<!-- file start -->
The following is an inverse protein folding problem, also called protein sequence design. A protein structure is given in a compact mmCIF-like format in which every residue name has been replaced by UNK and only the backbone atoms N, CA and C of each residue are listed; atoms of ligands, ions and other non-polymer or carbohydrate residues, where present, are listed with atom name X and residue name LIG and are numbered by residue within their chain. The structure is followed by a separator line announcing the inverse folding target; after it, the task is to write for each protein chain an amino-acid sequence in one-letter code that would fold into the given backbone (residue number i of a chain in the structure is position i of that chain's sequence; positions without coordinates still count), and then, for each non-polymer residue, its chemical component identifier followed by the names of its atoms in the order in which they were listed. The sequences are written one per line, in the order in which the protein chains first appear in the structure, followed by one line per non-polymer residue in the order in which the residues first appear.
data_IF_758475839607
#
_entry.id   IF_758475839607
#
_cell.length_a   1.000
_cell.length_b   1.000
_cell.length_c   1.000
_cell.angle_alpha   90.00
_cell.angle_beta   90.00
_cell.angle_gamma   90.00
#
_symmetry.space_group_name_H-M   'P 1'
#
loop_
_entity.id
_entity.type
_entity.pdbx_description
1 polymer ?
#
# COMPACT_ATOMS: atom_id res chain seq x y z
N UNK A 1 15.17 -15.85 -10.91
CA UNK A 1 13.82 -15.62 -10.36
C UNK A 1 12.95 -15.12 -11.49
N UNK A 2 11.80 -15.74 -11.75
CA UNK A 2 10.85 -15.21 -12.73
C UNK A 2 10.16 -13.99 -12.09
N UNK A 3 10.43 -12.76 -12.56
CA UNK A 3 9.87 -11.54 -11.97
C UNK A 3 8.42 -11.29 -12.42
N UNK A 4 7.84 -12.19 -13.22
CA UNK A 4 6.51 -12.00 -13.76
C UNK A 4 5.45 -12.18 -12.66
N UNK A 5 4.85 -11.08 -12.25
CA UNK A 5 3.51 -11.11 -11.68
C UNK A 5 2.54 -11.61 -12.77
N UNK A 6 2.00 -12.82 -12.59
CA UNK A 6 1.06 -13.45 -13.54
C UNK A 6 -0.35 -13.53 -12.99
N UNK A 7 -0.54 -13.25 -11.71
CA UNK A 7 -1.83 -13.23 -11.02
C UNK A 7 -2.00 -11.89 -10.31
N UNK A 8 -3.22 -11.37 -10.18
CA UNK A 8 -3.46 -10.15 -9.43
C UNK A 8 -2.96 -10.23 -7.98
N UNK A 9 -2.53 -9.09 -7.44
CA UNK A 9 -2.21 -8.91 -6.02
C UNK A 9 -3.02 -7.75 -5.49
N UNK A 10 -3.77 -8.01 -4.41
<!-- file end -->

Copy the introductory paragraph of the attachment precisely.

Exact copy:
The following is an inverse protein folding problem, also called protein sequence design. A protein structure is given in a compact mmCIF-like format in which every residue name has been replaced by UNK and only the backbone atoms N, CA and C of each residue are listed; atoms of ligands, ions and other non-polymer or carbohydrate residues, where present, are listed with atom name X and residue name LIG and are numbered by residue within their chain. The structure is followed by a separator line announcing the inverse folding target; after it, the task is to write for each protein chain an amino-acid sequence in one-letter code that would fold into the given backbone (residue number i of a chain in the structure is position i of that chain's sequence; positions without coordinates still count), and then, for each non-polymer residue, its chemical component identifier followed by the names of its atoms in the order in which they were listed. The sequences are written one per line, in the order in which the protein chains first appear in the structure, followed by one line per non-polymer residue in the order in which the residues first appear.